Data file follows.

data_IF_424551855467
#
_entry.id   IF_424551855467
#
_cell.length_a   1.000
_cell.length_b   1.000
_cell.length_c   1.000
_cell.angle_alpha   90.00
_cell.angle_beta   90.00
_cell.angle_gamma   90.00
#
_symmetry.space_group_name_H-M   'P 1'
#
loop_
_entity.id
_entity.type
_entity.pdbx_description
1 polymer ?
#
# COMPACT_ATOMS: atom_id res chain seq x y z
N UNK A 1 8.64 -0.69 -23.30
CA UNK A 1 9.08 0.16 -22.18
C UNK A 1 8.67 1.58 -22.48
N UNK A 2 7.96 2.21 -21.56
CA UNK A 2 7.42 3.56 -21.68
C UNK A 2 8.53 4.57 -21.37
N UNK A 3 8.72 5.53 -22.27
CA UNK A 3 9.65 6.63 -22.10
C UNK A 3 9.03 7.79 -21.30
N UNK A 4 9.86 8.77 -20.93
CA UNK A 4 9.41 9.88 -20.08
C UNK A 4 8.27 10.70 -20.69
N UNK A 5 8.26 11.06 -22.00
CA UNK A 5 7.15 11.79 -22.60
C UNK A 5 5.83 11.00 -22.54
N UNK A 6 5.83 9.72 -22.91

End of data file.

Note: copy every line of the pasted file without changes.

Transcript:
data_IF_424551855467
#
_entry.id   IF_424551855467
#
_cell.length_a   1.000
_cell.length_b   1.000
_cell.length_c   1.000
_cell.angle_alpha   90.00
_cell.angle_beta   90.00
_cell.angle_gamma   90.00
#
_symmetry.space_group_name_H-M   'P 1'
#
loop_
_entity.id
_entity.type
_entity.pdbx_description
1 polymer ?
#
# COMPACT_ATOMS: atom_id res chain seq x y z
N UNK A 1 8.64 -0.69 -23.30
CA UNK A 1 9.08 0.16 -22.18
C UNK A 1 8.67 1.58 -22.48
N UNK A 2 7.96 2.21 -21.56
CA UNK A 2 7.42 3.56 -21.68
C UNK A 2 8.53 4.57 -21.37
N UNK A 3 8.72 5.53 -22.27
CA UNK A 3 9.65 6.63 -22.10
C UNK A 3 9.03 7.79 -21.30
N UNK A 4 9.86 8.77 -20.93
CA UNK A 4 9.41 9.88 -20.08
C UNK A 4 8.27 10.70 -20.69
N UNK A 5 8.26 11.06 -22.00
CA UNK A 5 7.15 11.79 -22.60
C UNK A 5 5.83 11.00 -22.54
N UNK A 6 5.83 9.72 -22.91